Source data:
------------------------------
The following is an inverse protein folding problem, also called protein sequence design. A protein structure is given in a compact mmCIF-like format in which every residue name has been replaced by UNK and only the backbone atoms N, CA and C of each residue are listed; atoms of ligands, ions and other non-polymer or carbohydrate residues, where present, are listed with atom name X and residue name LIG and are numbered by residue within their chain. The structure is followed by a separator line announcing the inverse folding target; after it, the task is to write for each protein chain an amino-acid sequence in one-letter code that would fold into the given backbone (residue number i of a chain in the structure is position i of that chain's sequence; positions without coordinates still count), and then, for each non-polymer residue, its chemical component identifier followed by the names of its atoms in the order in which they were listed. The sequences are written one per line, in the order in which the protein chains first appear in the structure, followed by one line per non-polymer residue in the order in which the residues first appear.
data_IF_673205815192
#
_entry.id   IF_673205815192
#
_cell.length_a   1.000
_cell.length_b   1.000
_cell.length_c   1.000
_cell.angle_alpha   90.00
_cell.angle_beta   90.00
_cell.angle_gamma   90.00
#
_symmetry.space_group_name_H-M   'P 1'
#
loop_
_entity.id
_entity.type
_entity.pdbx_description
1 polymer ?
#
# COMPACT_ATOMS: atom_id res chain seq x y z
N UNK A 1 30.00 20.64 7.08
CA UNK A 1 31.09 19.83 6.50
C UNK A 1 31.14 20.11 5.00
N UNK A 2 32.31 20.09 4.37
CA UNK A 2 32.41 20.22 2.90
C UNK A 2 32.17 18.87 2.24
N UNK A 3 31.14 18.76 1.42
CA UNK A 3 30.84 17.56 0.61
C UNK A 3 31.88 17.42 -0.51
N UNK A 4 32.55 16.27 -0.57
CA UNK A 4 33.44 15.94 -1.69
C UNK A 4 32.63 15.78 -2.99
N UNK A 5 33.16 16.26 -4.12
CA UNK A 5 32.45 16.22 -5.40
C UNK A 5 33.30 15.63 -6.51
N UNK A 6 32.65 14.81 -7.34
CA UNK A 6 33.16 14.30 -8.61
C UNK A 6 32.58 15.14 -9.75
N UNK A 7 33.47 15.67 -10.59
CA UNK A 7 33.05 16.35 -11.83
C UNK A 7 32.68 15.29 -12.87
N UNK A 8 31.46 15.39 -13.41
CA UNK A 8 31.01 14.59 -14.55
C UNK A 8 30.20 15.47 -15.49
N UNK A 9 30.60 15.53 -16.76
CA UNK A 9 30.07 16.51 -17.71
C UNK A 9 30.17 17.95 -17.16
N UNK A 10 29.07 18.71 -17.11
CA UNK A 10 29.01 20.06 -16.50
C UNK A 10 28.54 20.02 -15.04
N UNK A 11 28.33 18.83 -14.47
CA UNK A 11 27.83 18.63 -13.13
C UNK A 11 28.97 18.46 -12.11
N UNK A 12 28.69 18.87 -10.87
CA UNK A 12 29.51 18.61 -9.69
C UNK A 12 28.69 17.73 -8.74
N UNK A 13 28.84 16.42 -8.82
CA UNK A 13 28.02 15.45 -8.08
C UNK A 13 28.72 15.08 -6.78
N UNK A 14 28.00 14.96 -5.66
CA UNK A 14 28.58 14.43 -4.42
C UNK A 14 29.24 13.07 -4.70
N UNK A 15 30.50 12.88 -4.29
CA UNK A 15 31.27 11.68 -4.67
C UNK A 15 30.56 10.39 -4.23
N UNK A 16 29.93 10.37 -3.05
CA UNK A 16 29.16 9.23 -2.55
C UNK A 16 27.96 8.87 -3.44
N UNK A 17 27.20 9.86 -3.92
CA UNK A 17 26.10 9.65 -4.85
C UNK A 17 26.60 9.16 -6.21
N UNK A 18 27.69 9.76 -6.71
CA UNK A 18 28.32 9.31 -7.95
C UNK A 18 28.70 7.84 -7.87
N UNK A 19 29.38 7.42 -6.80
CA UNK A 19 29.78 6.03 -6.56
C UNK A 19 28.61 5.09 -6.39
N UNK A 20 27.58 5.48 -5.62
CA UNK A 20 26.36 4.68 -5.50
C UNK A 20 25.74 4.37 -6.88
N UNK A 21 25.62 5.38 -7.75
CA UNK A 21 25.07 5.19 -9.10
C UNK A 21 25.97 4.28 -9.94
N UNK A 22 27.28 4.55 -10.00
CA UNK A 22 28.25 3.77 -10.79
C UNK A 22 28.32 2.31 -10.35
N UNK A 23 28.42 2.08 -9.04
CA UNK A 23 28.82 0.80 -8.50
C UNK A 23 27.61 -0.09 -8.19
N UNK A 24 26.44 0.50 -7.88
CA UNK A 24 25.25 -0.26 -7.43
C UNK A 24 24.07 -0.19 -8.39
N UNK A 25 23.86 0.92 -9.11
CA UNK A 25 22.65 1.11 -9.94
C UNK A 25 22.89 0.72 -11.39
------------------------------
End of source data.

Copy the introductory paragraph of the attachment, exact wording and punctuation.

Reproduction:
The following is an inverse protein folding problem, also called protein sequence design. A protein structure is given in a compact mmCIF-like format in which every residue name has been replaced by UNK and only the backbone atoms N, CA and C of each residue are listed; atoms of ligands, ions and other non-polymer or carbohydrate residues, where present, are listed with atom name X and residue name LIG and are numbered by residue within their chain. The structure is followed by a separator line announcing the inverse folding target; after it, the task is to write for each protein chain an amino-acid sequence in one-letter code that would fold into the given backbone (residue number i of a chain in the structure is position i of that chain's sequence; positions without coordinates still count), and then, for each non-polymer residue, its chemical component identifier followed by the names of its atoms in the order in which they were listed. The sequences are written one per line, in the order in which the protein chains first appear in the structure, followed by one line per non-polymer residue in the order in which the residues first appear.